Saturday, 13 April 2019

Footway Parking Ban Comes A Little Closer

I was writing this to be an article for Highways Magazine except I realised that I had covered the subject only in September. Not wishing to waste my effort, I've posted it here because my last rant was back in 2013.

The ban which has come a little closer is only in Scotland as the Scottish Parliament has voted in principle to ban footway parking after a consultation which saw 83% of those responding supporting the proposal. There has been a long-running campaign by Living Streets for the ban, which the charity wants rolled out to the rest of the UK. The change in Scotland is far from delivered however, because there are those who want to water the idea down with exemptions for their own particular view point, such as allowing deliveries to take place for up to 20 minutes.

My view is straightforward and that we should ban footway parking and give the space back to people on foot. If there is a supremely compelling reason for it to be considered in a particular location, then it should be designed and signed by exception. I’ve heard all of the arguments before about emergency access and people having nowhere to park their cars, but that’s tough. Emergency access routes can be protected with double yellow lines. If the only way people can store their car is on the footway, then that should be their problem and not that of the person trying to get past with their wheelchair or buggy who are forced into the road or the visually impaired person who has to try and negotiate the selfishly placed obstacle.

It’s not just about access for pedestrians, footway parking destroys surfaces, obstructs access to utility chambers and degrades the walking experience, because even when space to squeeze past is left, the simple ability to walk in pairs along the street having a conversation is lost.

Footway parking across the UK is a total mess which comes from our highway laws which broadly allow people to do what they like unless it is otherwise regulated (either through national legislation or local traffic order). Enforcement from a civil point of view relies on having traffic orders and signs in place and the response from police forces is highly variable and relies on the use of obstruction to target the badly parked. London and Exeter are the curious exceptions where footway parking was banned many years ago by primary legislation. There is a compelling case to sort this out across the whole of the UK.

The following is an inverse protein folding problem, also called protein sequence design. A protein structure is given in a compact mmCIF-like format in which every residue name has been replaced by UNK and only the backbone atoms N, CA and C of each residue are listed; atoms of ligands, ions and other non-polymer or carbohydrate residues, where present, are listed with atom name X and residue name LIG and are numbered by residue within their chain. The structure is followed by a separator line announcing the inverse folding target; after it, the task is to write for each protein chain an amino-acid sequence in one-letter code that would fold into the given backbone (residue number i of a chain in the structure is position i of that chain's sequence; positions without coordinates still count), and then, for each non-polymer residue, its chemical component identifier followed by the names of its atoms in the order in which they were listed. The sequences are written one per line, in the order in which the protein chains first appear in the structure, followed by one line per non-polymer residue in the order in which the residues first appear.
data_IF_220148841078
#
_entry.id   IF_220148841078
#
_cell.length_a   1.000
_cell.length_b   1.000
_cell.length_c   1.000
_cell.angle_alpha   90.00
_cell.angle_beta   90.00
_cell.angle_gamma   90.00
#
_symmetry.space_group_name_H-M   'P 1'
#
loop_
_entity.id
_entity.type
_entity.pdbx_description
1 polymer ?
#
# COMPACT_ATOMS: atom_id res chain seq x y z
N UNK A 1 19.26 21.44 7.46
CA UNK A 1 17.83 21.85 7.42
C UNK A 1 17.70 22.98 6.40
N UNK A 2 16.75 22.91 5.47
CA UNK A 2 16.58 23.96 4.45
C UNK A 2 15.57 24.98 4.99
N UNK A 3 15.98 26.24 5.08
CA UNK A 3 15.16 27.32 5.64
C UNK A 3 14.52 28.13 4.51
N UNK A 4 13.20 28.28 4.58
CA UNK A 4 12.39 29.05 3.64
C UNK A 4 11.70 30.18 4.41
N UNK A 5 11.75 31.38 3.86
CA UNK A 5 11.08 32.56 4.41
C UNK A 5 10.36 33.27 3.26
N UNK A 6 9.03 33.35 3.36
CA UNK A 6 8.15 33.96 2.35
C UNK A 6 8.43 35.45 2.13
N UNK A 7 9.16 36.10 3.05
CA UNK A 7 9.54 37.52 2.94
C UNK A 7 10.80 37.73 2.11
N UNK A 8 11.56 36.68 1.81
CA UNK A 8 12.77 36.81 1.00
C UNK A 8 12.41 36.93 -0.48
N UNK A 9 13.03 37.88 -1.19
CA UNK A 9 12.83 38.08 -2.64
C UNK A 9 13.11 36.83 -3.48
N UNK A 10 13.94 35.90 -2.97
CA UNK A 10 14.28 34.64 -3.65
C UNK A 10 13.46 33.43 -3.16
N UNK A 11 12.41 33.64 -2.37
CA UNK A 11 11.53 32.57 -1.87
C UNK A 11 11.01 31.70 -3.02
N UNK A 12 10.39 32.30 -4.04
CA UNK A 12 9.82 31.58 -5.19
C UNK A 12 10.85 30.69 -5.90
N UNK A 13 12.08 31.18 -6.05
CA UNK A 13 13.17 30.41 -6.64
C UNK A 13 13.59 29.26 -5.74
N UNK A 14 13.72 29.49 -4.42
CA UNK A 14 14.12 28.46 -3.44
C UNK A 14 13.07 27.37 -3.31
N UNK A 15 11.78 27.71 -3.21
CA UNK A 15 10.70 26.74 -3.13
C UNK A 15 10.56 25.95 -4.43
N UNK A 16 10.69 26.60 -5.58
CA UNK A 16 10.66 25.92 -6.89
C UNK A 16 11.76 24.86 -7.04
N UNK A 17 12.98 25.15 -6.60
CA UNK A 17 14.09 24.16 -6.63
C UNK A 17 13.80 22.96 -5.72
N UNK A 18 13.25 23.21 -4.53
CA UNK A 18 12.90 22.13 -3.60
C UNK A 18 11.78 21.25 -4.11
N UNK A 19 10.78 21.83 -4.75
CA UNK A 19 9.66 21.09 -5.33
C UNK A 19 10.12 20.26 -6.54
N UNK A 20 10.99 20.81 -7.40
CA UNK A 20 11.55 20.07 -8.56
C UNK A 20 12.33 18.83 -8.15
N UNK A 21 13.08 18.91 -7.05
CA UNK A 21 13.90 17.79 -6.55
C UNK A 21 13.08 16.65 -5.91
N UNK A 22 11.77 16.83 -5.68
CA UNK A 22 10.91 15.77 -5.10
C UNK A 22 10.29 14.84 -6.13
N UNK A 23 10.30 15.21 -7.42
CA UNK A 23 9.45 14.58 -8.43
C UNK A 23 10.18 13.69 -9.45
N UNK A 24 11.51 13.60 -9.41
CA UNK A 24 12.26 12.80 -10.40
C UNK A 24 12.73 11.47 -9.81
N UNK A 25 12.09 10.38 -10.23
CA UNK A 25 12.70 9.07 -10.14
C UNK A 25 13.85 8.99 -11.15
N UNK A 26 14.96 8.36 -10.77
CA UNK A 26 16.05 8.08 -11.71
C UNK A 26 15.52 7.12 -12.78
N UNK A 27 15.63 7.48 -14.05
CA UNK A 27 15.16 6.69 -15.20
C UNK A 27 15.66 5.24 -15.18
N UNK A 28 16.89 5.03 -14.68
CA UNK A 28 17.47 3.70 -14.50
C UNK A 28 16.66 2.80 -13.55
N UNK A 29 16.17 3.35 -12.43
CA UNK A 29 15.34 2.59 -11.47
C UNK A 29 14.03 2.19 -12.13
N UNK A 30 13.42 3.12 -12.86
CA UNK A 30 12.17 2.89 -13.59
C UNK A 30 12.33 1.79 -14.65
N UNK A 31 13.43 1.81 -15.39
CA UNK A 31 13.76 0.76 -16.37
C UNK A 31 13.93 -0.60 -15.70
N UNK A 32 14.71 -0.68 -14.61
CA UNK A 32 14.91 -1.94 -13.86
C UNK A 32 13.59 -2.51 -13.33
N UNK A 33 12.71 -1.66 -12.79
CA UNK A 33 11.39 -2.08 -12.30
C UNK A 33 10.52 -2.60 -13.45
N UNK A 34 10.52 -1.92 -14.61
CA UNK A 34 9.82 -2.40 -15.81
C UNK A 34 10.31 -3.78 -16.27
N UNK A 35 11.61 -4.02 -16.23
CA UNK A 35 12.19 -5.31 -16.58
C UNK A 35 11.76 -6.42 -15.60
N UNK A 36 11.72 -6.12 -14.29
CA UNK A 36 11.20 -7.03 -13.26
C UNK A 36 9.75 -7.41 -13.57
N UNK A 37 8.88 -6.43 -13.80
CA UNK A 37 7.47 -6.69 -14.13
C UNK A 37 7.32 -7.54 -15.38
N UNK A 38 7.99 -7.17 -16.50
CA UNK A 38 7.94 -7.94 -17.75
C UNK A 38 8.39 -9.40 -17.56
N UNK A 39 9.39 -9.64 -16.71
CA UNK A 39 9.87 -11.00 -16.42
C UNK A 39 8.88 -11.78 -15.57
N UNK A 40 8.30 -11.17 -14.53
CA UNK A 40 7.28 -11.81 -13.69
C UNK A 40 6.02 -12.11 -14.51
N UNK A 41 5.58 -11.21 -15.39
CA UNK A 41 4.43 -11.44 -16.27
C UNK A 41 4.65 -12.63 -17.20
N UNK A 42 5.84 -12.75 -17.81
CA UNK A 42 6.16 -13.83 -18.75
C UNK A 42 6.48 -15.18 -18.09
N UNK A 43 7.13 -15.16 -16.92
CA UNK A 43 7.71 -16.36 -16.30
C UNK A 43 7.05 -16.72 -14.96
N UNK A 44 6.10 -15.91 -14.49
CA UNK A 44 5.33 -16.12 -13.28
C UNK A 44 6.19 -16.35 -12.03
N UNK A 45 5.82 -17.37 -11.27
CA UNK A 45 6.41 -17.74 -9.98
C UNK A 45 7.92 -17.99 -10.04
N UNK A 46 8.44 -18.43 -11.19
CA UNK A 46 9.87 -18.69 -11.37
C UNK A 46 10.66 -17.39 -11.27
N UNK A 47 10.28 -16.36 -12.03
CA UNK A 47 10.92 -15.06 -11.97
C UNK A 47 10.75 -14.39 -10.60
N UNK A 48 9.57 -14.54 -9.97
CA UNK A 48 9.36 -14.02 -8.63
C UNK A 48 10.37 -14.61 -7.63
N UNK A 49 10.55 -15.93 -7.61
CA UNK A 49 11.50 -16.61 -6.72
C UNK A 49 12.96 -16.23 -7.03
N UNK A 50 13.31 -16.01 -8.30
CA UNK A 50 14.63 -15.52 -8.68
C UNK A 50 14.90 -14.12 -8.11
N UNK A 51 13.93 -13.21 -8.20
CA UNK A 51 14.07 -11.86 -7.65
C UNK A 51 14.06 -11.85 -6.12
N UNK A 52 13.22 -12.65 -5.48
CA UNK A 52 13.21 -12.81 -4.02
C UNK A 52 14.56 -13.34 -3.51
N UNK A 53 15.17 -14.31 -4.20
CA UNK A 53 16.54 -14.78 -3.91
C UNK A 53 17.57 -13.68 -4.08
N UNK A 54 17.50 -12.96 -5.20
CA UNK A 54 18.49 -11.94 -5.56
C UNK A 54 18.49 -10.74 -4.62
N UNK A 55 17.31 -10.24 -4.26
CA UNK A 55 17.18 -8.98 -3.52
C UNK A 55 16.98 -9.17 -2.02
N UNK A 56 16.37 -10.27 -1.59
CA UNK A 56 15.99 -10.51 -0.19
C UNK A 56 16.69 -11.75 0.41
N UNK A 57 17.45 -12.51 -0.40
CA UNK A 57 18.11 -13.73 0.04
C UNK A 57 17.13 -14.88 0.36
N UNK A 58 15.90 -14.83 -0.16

There have been plans in the past, but it has always been a ‘fear’ of the resources the police and local councils would need to enforce it and that as usual, it was for local authorities to make their own decisions which in reality means that view have pushed on with local bans. We can of course install bollards to stop footway parking, but this comes at a cost and erodes the very space we are trying to protect.

How did we get here? As usual, we didn’t especially go out to design in footway parking into the fabric of our streets and indeed, many streets predate mass motorisation anyway. It’s a symptom of wider problems in society where the perfect storm of high levels of car ownership meets selfish attitudes from people more worried about their wing mirrors being clipped than a child walking to school. And so the cycle continues until every part of available space has been given over to our cars.

Footway parking should not be something which is up for debate. As with so much about our streets, the conversation needs to be moved on to one where we acknowledge we have a problem and work to solve it. Polite campaigns haven’t dealt with the problem and leaving it to local councils and the police has been, in the main, an abject failure. We are dealing with a cultural problem in which those with power and a large physical presence on our streets exert their will on those without a voice or power.

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